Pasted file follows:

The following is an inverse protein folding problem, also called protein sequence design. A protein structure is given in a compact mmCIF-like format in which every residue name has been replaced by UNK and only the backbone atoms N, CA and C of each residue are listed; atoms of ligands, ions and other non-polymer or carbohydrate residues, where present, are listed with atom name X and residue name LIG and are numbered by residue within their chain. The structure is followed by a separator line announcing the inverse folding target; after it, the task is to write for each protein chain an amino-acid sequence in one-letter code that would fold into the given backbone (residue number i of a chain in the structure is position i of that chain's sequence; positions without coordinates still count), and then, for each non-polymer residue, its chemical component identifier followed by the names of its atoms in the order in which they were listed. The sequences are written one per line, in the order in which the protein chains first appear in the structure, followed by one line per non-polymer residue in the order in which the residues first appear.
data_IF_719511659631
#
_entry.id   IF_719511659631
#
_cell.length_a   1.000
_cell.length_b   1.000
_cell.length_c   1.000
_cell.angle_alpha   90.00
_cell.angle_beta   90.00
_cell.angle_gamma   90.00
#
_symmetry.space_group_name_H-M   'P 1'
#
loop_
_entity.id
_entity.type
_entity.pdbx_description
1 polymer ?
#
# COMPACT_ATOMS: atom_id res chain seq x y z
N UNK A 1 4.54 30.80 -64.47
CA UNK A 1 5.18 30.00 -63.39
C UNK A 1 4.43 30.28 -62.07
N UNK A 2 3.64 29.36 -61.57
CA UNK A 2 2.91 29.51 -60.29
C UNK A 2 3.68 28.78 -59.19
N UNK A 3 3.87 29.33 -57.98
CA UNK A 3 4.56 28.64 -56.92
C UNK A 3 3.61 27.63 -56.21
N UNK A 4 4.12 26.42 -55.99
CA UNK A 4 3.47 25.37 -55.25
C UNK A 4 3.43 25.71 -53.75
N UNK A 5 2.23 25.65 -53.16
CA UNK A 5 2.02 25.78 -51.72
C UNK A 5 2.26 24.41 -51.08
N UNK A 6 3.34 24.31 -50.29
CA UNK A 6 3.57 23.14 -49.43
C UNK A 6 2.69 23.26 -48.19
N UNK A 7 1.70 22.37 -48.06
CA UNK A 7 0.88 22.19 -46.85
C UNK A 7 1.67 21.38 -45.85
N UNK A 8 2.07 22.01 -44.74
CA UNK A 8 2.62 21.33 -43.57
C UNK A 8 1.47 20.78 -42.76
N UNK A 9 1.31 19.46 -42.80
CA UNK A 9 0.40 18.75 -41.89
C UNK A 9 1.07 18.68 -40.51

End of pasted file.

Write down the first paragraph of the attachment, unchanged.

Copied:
The following is an inverse protein folding problem, also called protein sequence design. A protein structure is given in a compact mmCIF-like format in which every residue name has been replaced by UNK and only the backbone atoms N, CA and C of each residue are listed; atoms of ligands, ions and other non-polymer or carbohydrate residues, where present, are listed with atom name X and residue name LIG and are numbered by residue within their chain. The structure is followed by a separator line announcing the inverse folding target; after it, the task is to write for each protein chain an amino-acid sequence in one-letter code that would fold into the given backbone (residue number i of a chain in the structure is position i of that chain's sequence; positions without coordinates still count), and then, for each non-polymer residue, its chemical component identifier followed by the names of its atoms in the order in which they were listed. The sequences are written one per line, in the order in which the protein chains first appear in the structure, followed by one line per non-polymer residue in the order in which the residues first appear.